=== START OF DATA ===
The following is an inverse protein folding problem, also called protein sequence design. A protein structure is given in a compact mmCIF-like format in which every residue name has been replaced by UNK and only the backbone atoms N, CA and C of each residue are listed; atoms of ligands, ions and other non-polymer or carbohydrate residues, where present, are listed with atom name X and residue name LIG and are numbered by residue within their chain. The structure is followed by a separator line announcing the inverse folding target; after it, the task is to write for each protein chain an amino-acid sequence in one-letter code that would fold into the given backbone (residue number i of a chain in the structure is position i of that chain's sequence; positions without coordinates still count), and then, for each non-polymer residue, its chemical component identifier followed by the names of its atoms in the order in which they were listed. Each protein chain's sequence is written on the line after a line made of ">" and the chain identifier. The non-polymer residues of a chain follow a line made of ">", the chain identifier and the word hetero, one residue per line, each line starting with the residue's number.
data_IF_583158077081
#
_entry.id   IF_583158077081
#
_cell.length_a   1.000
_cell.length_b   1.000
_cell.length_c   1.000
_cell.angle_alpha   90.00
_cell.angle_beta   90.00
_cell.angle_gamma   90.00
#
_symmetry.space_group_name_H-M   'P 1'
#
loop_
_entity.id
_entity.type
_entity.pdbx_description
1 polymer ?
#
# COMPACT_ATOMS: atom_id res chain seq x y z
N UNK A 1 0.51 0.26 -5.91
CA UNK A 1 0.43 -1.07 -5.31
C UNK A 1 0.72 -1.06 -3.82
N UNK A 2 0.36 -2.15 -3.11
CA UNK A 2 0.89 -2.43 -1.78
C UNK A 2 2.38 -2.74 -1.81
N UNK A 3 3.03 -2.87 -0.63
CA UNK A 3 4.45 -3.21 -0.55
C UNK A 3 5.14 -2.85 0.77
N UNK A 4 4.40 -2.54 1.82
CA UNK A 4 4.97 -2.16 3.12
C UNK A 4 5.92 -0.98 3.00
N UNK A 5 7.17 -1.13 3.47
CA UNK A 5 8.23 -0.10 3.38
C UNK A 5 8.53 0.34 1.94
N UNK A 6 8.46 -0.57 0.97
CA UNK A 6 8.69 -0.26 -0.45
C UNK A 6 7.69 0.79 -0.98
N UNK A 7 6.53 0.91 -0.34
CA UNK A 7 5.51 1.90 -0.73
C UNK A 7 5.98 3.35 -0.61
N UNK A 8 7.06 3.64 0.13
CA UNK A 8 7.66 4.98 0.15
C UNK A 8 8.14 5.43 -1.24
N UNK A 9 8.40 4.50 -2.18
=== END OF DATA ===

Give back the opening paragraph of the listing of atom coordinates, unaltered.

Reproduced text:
The following is an inverse protein folding problem, also called protein sequence design. A protein structure is given in a compact mmCIF-like format in which every residue name has been replaced by UNK and only the backbone atoms N, CA and C of each residue are listed; atoms of ligands, ions and other non-polymer or carbohydrate residues, where present, are listed with atom name X and residue name LIG and are numbered by residue within their chain. The structure is followed by a separator line announcing the inverse folding target; after it, the task is to write for each protein chain an amino-acid sequence in one-letter code that would fold into the given backbone (residue number i of a chain in the structure is position i of that chain's sequence; positions without coordinates still count), and then, for each non-polymer residue, its chemical component identifier followed by the names of its atoms in the order in which they were listed. Each protein chain's sequence is written on the line after a line made of ">" and the chain identifier. The non-polymer residues of a chain follow a line made of ">", the chain identifier and the word hetero, one residue per line, each line starting with the residue's number.